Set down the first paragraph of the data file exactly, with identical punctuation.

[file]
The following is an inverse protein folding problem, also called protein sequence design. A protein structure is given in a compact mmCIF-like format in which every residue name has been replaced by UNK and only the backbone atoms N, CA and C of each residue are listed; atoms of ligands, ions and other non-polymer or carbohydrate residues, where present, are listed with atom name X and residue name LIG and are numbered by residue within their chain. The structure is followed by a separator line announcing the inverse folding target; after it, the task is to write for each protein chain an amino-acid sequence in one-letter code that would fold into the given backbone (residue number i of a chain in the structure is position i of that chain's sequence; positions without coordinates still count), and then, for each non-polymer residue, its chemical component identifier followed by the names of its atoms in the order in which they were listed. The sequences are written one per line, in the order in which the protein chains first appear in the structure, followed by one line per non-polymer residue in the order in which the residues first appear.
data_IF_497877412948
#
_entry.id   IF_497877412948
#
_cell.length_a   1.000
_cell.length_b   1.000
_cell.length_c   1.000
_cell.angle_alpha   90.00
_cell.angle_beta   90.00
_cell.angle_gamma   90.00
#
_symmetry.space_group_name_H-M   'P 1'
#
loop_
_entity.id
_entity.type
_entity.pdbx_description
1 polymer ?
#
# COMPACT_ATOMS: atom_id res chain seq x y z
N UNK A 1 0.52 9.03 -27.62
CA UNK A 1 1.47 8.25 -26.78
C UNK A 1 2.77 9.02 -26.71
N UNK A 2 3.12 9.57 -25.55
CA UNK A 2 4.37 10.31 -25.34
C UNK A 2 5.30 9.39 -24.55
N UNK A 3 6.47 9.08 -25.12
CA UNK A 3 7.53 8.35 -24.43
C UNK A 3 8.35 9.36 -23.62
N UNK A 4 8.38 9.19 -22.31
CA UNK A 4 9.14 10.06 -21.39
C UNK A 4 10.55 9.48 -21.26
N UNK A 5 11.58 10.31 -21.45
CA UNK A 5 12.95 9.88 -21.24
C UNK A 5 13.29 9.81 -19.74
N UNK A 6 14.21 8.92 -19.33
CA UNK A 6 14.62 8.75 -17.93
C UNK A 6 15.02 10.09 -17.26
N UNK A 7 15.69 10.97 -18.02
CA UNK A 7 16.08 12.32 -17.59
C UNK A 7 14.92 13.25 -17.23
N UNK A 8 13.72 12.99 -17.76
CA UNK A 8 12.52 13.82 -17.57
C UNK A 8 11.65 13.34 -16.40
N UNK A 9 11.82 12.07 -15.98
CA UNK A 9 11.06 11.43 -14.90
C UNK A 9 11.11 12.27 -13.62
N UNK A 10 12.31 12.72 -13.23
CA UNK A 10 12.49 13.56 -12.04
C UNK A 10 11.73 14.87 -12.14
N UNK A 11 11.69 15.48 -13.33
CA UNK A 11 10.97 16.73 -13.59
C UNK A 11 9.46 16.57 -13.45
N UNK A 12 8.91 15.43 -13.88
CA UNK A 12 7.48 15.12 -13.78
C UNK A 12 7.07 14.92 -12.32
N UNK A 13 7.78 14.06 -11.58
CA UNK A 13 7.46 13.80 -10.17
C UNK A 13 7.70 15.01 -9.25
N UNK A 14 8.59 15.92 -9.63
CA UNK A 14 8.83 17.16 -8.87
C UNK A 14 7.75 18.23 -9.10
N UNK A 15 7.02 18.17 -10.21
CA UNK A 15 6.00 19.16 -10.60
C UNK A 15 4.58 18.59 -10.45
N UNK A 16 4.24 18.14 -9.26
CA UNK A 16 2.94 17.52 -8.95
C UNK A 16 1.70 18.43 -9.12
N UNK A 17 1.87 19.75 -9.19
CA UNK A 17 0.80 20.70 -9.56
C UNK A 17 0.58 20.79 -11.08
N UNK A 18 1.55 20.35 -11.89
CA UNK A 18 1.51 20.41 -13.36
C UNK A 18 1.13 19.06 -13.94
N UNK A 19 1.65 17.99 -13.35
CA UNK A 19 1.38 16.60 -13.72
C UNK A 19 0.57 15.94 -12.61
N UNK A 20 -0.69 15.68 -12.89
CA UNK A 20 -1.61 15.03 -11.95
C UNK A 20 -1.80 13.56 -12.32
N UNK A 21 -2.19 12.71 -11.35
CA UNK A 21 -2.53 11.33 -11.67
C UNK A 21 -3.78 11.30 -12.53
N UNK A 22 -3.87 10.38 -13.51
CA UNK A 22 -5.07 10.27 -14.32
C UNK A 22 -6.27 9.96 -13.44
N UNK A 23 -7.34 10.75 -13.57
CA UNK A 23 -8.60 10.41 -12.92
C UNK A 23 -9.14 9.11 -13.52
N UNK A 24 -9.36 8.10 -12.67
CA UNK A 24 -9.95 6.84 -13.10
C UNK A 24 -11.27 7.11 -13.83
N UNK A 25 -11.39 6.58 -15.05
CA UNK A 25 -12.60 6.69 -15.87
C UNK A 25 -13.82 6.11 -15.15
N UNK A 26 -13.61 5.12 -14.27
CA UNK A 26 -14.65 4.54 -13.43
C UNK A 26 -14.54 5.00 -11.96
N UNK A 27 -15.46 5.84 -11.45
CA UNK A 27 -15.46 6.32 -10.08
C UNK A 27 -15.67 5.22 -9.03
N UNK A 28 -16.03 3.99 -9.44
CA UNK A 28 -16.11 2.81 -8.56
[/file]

The following is an inverse protein folding problem, also called protein sequence design. A protein structure is given in a compact mmCIF-like format in which every residue name has been replaced by UNK and only the backbone atoms N, CA and C of each residue are listed; atoms of ligands, ions and other non-polymer or carbohydrate residues, where present, are listed with atom name X and residue name LIG and are numbered by residue within their chain. The structure is followed by a separator line announcing the inverse folding target; after it, the task is to write for each protein chain an amino-acid sequence in one-letter code that would fold into the given backbone (residue number i of a chain in the structure is position i of that chain's sequence; positions without coordinates still count), and then, for each non-polymer residue, its chemical component identifier followed by the names of its atoms in the order in which they were listed. The sequences are written one per line, in the order in which the protein chains first appear in the structure, followed by one line per non-polymer residue in the order in which the residues first appear.